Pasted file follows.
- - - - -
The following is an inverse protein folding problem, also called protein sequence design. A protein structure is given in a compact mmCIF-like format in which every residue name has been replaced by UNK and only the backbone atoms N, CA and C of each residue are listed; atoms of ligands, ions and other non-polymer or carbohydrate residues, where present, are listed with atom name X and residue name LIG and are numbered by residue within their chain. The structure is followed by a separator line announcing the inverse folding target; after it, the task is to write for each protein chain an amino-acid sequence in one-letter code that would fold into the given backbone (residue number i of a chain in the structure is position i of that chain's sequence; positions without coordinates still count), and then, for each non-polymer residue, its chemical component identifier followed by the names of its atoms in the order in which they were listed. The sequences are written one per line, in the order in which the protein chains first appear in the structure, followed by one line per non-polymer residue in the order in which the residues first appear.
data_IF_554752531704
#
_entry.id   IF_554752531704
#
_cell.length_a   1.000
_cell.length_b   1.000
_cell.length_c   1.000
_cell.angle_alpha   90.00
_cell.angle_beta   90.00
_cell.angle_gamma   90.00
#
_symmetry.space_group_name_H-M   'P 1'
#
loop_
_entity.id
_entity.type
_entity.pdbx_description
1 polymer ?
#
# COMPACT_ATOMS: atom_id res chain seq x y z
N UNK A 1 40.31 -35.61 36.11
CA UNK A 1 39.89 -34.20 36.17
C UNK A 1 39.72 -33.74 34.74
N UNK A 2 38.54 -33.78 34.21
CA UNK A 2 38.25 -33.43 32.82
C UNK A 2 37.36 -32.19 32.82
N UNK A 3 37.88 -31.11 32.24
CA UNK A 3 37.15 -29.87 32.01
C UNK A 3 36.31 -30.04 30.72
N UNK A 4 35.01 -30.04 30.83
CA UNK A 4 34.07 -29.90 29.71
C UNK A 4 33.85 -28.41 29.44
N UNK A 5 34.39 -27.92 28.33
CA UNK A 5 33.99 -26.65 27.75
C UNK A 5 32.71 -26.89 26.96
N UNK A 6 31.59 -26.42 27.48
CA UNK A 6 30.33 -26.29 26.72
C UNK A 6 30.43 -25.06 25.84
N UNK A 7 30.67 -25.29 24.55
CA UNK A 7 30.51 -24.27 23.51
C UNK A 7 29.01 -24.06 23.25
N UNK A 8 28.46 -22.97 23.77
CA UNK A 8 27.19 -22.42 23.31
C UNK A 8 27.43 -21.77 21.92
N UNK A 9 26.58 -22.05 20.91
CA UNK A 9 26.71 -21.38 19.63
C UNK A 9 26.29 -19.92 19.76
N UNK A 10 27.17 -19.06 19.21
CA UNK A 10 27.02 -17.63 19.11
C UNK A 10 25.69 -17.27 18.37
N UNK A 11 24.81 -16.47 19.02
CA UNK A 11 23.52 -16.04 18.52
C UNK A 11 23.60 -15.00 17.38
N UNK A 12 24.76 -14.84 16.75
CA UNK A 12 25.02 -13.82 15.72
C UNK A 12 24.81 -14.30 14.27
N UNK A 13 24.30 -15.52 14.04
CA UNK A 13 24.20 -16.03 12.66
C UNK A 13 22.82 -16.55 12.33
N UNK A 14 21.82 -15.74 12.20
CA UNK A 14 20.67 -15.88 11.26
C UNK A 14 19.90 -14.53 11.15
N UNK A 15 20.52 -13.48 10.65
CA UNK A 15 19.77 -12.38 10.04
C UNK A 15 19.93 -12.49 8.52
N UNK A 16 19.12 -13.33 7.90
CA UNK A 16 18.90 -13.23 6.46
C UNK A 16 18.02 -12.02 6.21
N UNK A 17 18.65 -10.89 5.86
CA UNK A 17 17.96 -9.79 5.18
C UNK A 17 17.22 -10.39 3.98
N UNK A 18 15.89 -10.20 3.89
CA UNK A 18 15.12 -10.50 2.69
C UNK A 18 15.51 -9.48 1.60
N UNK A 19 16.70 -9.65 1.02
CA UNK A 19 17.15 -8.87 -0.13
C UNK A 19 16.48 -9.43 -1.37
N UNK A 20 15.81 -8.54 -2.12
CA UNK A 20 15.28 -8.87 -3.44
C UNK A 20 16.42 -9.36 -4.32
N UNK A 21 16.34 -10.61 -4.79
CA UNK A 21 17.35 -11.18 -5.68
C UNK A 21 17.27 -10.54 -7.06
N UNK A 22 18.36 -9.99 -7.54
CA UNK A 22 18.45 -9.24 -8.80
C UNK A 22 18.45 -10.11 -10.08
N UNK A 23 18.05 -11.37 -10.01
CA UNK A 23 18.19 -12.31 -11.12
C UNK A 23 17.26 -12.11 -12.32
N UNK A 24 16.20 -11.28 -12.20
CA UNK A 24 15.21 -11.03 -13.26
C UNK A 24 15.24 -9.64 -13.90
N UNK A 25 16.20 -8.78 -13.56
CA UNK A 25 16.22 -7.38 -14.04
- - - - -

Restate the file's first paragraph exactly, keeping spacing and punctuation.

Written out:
The following is an inverse protein folding problem, also called protein sequence design. A protein structure is given in a compact mmCIF-like format in which every residue name has been replaced by UNK and only the backbone atoms N, CA and C of each residue are listed; atoms of ligands, ions and other non-polymer or carbohydrate residues, where present, are listed with atom name X and residue name LIG and are numbered by residue within their chain. The structure is followed by a separator line announcing the inverse folding target; after it, the task is to write for each protein chain an amino-acid sequence in one-letter code that would fold into the given backbone (residue number i of a chain in the structure is position i of that chain's sequence; positions without coordinates still count), and then, for each non-polymer residue, its chemical component identifier followed by the names of its atoms in the order in which they were listed. The sequences are written one per line, in the order in which the protein chains first appear in the structure, followed by one line per non-polymer residue in the order in which the residues first appear.